On Tuesday, the third National Climate Assessment — a more than 1,000-page status report on climate change and its impacts in the United States — will be released at the White House.
The White House is planning a number of media events in the coming week to drum up support for the new report, including an interview with NBC Today’s Al Roker and an event at the White House highlighting the report’s results.
The media engagement is part of President Barack Obama’s mission to make climate change a priority in his second term. It’s a reversal from the administration’s approach climate policy during the president’s first term — mainly because climate change has become a “third rail” in politics.
Back in 2008, as The Washington Post’s Juliet Eilperin reports, “the president’s top aides were sharply divided on how aggressively to push climate policy.”
William Daley, who served as Obama’s chief of staff from 2011 to 2012, told Eilperin: “There was a sense then it just wasn’t the sort of thing you could tee up in , with an election coming up. With respect to my friends in the environment community, to put this at the front of the list, you might as well have taken a gun to your head and shot yourself.”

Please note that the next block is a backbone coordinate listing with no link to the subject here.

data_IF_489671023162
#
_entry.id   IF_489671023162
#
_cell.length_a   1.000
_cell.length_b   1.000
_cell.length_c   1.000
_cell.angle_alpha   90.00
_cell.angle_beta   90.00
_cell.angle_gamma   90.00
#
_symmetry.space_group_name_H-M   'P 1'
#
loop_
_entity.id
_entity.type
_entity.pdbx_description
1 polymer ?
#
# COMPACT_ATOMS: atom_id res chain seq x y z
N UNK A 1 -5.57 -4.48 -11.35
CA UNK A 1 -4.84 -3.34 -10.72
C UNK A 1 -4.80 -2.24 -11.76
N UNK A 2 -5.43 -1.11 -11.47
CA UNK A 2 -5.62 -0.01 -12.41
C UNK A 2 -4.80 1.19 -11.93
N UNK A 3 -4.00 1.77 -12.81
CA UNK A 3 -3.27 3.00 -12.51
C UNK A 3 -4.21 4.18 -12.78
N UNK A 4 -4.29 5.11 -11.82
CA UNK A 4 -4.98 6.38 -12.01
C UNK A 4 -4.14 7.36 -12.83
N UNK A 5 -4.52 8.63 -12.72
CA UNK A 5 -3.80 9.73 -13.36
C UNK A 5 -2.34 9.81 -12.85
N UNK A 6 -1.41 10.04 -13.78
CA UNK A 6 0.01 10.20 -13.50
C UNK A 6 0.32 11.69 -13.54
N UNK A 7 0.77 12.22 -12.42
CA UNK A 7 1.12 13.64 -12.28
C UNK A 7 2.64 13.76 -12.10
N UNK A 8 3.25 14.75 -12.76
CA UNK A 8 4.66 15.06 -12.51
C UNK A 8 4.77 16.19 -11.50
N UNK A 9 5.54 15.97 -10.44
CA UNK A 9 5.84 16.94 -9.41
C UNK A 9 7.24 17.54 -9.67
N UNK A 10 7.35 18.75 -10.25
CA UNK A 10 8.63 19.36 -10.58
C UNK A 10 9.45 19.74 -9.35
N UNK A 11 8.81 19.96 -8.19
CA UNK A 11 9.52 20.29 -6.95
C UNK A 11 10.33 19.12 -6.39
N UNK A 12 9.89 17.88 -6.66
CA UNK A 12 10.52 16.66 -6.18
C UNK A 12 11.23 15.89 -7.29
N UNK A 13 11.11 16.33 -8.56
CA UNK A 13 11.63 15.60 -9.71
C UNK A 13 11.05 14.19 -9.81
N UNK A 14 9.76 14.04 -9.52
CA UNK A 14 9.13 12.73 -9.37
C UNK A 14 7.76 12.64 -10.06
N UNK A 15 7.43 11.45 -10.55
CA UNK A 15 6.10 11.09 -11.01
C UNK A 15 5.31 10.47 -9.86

Now Obama is pushing to put climate change back on the national agenda. The president devoted an entire paragraph to the devastating effects of a warming planet in his re-election speech. At his State of the Union address, Obama declared “climate change is a fact.” Last year, Obama issued the first-ever federal regulations to cut carbon dioxide emissions from existing power plants. The report will guide Obama’s environment policy over his next two years in office.
With the overwhelmingly negative impacts that climate change will have on humanity over the next century, we can only hope this change will result in some action.
A draft version of the report, developed by the National Climate Assessment and Development Advisory Committee, was released in January 2013.
The federal advisory committee will hold a meeting on Tuesday morning to to consider final approval of the report. If the committee approves, it will be available to the public shortly afterward at this website.
NOW WATCH: Briefing videos
Business Insider Emails & Alerts
Site highlights each day to your inbox.